Except, this is not an acceptable loss to Jesus. The difference is this particular Good Shepherd.

Here is the end of Luke’s parable: “And when he finds it, he joyfully puts it on his shoulders and goes home. Then he calls his friends and neighbors together and says, ‘Rejoice with me; I have found my lost sheep.’”

This parable has been interpreted in various ways, but I would like to highlight the actions of the sheep. Sheep—I mean, people get lost. Sheep—I mean, people wander. People are human. It is human nature to wander away, sometimes, and get lost.

Jesus does not differentiate between sheep that are “sinner” or “outcast,” and “righteous” sheep—and neither should we.

Finally, the aftermath of this story, as told by Jesus: “I tell you that in the same way there will be more rejoicing in heaven over one sinner who repents than over ninety-nine righteous persons who do not need to repent.”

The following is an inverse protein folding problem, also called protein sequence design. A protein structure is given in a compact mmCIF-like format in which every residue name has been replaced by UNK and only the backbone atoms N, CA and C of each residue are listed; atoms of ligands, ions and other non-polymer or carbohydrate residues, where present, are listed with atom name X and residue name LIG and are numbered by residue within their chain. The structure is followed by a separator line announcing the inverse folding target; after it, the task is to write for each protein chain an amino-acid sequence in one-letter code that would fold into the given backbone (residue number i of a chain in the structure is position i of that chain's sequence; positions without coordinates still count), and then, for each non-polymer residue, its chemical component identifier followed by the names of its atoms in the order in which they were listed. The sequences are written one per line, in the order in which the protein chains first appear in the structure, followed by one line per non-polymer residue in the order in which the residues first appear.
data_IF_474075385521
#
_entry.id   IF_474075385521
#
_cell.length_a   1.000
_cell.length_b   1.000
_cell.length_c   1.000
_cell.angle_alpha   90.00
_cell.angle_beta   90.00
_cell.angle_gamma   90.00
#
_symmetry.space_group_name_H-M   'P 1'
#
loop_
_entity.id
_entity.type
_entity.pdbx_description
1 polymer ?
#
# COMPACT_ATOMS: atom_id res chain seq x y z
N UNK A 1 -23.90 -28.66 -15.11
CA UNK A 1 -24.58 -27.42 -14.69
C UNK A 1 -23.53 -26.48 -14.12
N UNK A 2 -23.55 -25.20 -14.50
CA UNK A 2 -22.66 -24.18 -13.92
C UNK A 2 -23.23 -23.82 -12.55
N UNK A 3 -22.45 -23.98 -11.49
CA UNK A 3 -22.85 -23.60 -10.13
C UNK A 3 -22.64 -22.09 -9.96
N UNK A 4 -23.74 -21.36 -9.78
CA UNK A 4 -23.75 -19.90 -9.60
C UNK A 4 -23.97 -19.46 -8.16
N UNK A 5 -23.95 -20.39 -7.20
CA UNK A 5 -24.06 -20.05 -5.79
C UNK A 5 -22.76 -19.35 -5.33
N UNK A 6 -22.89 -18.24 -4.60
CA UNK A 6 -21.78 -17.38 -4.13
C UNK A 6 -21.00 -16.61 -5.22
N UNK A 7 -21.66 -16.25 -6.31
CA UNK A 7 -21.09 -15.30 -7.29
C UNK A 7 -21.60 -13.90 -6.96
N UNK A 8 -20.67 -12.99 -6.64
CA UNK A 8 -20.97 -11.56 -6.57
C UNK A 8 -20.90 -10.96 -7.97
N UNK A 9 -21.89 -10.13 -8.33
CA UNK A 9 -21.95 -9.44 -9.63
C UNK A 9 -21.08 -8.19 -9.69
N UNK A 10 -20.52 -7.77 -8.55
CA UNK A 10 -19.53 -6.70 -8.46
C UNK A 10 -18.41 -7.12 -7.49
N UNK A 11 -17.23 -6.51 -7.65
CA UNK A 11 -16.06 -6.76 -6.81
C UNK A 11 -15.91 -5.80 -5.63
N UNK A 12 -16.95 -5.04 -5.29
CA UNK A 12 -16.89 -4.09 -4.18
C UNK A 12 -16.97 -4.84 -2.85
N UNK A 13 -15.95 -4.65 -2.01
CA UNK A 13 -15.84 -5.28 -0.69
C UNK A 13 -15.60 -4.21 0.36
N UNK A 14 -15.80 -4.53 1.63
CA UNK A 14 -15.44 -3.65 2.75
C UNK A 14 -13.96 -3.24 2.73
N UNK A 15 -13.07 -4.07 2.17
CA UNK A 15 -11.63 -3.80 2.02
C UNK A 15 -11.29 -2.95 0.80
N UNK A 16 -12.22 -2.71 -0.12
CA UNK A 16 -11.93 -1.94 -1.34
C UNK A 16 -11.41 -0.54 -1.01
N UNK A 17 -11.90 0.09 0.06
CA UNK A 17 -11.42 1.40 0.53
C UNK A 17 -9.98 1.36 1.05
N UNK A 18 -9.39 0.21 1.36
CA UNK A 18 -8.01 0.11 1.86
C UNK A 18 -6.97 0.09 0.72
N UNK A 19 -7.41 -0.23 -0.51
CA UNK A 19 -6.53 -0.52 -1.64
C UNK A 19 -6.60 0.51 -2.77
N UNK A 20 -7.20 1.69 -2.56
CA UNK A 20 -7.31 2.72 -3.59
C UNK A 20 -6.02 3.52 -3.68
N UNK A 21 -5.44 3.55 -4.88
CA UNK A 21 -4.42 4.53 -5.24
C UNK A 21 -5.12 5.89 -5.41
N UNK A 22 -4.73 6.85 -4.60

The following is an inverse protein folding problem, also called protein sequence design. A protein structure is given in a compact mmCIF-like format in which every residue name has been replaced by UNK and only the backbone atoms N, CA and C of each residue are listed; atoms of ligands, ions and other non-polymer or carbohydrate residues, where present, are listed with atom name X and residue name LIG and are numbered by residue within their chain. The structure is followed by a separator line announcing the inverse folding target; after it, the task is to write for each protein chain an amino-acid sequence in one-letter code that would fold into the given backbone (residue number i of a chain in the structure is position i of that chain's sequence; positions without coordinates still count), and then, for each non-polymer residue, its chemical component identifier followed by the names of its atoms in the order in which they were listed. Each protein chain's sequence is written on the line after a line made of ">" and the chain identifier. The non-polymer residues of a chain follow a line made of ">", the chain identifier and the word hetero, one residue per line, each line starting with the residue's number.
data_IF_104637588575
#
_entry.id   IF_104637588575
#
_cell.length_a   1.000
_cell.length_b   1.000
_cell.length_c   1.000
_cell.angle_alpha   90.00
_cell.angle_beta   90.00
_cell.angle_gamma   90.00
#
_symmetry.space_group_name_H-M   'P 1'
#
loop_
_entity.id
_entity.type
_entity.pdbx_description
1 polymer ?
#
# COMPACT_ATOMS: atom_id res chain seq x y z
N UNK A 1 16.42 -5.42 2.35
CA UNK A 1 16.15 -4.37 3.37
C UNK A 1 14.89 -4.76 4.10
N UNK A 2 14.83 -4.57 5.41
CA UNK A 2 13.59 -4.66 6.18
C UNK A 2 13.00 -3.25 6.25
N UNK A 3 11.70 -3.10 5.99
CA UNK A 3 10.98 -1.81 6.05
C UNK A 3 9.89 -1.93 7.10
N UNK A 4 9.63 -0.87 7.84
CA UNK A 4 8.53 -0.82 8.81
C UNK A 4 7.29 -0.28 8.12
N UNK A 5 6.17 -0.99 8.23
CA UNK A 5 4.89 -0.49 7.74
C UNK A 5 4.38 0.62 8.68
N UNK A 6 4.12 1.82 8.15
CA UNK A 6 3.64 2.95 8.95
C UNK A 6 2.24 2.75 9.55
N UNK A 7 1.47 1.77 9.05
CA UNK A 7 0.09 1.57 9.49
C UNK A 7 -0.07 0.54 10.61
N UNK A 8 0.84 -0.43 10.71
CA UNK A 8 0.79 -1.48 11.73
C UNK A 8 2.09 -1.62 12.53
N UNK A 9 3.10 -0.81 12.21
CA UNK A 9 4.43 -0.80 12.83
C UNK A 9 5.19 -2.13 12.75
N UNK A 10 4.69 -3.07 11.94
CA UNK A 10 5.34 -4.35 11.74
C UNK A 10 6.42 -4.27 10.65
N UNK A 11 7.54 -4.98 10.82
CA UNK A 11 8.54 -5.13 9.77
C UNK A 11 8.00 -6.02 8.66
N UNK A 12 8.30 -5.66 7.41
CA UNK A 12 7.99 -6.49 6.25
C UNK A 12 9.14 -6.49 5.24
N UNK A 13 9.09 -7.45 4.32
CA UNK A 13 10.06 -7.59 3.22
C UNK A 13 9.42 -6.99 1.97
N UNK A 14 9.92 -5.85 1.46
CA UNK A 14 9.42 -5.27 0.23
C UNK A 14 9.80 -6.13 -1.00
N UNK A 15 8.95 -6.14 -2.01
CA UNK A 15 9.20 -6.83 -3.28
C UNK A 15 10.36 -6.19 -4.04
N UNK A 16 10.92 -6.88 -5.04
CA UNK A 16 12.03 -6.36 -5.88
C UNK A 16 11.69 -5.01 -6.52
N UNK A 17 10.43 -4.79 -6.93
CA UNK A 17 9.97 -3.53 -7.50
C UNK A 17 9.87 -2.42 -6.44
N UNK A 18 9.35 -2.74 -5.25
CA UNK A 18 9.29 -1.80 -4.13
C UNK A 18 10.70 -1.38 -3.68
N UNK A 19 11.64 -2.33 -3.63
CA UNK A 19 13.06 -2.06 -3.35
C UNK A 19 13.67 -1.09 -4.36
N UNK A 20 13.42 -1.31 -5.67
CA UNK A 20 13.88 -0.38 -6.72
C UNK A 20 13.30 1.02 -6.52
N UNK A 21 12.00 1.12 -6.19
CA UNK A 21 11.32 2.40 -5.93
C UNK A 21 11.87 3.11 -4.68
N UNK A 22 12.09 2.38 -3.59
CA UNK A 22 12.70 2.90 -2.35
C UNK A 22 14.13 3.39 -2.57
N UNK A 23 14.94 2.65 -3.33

Dr. Lois Malcolm of Luther Seminary mentions “We should note, however, that the emphasis here is not on a contrast between two different types of people: “tax collectors and sinners” versus “Pharisees and scribes.” ….Tax collectors were corrupt, dishonest, and had colluded with the Roman Empire. By contrast, the Pharisees and scribes were the religious leaders of the day, much like professional clergy [and the church leaders] in our time.” [1]

Yet, Jesus classifies them all as sheep, both the decent, “righteous” folk as well as the tax collectors and sinners. Sheep are not particularly smart. Sometimes, these stubborn sheep willfully stray, and straggle on the path, and go their own way. That is what sheep—and humans—do. That is just built in, in the basic nature of sheep—and humans.